Netflix’s Q3 earnings report disappointed as subscriber growth slowed down to 2.5 million, leaving investors asking if it can recover by the end of the year?
Oct. 29, 2020
In the first few months of the year, Netflix’s (NASDAQ: NFLX) growth had been kicked into fifth gear as stay-at-home restrictions were announced globally. So why did Netflix lose momentum this quarter?
Netflix’s Earnings Report 2020
‘Stranger Things’ have happened than Netflix’s 2020 third-quarter earnings report, which missed on earnings and new subscribers but smashed revenue expectations. Earnings per share (EPS) were reported at $1.74 versus the $2.14 that analysts predicted, on revenue of $6.44 billion. Since the report was published last week, shares have fallen almost 8%.
The original-series producer did not manage to top Wall Street’s estimates of new paid additions either, which fell short at 2.2 million. Netflix warned investors about the inevitable slowdown of new paid subscribers after the coronavirus accelerated signups that would otherwise have happened later in the year:
“As we have highlighted in our recent investor letters, we believe our record first half paid net additions would result in slower growth in the back half of this year.”
As the colder months settle in and we all unwind in front of the TV, Netflix is expecting a stronger fourth quarter for 2020 and projects to add 6 million new paid subscribers. This would be an amazing achievement and would bring the streaming giant new paid additions to 34.1 million this year, up from 27.8 million in 2019. From another perspective, those figures would only equal a growth rate of 20%, the same as 2019, and lower than in 2018 when it experienced a 26% increase.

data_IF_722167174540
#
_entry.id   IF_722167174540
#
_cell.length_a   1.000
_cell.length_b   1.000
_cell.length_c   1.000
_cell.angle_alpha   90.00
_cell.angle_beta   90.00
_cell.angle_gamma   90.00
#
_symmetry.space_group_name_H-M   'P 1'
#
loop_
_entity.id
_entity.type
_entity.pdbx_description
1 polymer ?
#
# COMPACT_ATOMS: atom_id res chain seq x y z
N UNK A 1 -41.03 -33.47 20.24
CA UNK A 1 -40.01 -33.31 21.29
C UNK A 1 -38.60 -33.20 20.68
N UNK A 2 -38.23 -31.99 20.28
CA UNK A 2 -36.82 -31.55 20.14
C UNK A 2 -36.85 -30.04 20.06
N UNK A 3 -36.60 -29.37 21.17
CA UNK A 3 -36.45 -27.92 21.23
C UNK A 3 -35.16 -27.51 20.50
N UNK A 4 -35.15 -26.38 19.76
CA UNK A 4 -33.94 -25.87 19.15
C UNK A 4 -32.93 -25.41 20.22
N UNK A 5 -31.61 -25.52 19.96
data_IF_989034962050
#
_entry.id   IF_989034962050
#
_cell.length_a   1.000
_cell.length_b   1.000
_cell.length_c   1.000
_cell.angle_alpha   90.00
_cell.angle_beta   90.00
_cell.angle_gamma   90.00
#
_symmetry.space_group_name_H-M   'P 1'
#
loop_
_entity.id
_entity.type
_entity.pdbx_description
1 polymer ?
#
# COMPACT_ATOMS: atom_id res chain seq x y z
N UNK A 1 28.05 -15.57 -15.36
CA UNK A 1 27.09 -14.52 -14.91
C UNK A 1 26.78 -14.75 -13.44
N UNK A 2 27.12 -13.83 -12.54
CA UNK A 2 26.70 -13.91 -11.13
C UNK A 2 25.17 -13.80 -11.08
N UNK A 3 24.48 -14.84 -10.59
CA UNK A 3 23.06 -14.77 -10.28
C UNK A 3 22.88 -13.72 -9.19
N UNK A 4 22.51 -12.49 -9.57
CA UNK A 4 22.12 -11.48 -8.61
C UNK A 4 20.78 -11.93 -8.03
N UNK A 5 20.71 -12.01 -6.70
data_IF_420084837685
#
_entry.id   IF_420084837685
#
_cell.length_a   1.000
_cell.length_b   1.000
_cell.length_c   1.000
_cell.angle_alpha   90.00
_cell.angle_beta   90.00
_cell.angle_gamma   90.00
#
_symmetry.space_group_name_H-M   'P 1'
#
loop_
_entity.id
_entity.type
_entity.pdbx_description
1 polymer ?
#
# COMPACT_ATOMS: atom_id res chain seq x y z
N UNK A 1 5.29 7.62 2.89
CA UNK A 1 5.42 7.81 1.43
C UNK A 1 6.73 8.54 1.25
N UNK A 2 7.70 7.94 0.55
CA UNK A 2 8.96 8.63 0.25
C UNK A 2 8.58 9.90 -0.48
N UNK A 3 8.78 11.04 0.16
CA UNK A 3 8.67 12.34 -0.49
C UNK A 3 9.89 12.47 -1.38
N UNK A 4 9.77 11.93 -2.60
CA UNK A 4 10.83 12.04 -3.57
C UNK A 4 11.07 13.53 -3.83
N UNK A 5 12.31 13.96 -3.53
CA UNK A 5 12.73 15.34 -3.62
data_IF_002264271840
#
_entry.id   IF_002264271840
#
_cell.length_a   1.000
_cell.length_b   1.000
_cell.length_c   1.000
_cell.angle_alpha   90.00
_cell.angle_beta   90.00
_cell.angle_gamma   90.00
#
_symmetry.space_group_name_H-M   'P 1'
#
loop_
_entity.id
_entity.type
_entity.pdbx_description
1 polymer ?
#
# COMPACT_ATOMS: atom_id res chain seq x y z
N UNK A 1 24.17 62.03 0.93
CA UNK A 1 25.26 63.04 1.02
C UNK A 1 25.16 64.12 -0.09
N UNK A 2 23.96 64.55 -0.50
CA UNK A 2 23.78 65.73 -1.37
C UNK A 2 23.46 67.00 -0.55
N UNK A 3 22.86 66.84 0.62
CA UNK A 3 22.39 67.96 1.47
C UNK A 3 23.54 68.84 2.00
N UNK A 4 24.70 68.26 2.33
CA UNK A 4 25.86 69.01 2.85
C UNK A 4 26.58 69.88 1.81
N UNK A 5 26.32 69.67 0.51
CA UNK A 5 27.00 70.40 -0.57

The company stated that it is still on track for smashing 34 million net paid additions for 2020. However, at the end of Q2, Netflix predicted it would pull in 2.5 million subscribers in its third quarter. The video-sharing giant appears to have already saturated the North American market, so it will be very difficult to add new members in these areas. Management of the company expects subscriber growth to drop 14% in 2021, to about 28 million a year.
However, international growth for the company does look promising, Netflix has already opened offices in key European markets Germany, Italy, and Britain, while the streaming service had massive success with hits like ‘Elite’ (in Spanish) and ‘Dark’ (in German). In India, Egypt, and Vietnam Netflix faces no real competition, helping explain why it invested $400 million in Indian originals this year.
Worries over whether Netflix has enough content for this year, due to slow production times, were answered as Ted Sarandos, Netflix’s chief content officer, stated: “Our 2020 slate of series and films are largely shot.” The streaming service also confirmed that content production is almost back to normal this year, with 2021 unlikely to experience delays. If the company can deliver new content, it should be able to keep up with the number of hours watching time viewers now dedicate in their ‘socially-distanced’ lives without users having to switch to a competitor, like Amazon Prime Video (NASDAQ: AMZN), which had over 150 million subscribers at the end of 2019. Netflix does have very loyal fans, in a recent poll viewers that said they would pay more for Netflix membership rose from 47% in December 2019 to 55% this May.
Is Netflix Still a Buy?
The pandemic resulted in a short-lived boost of subscribers for Netflix, which has worried investors who predicted the surge in subscriber numbers to continue throughout the year – is this the beginning of continued slowing growth for Netflix? It’s more likely that pandemic-fueled subscriber numbers had to come back down eventually.
Overall, the stock is still up 50% year to date making it a worthy choice for investors, as one of the best-performing companies of the year. With its loyal fans, original series’ and emerging new markets – Netflix doesn’t look like it’s going anywhere.
MyWallSt operates a full disclosure policy. MyWallSt staff currently hold long positions in companies mentioned above. Read our full disclosure policy here.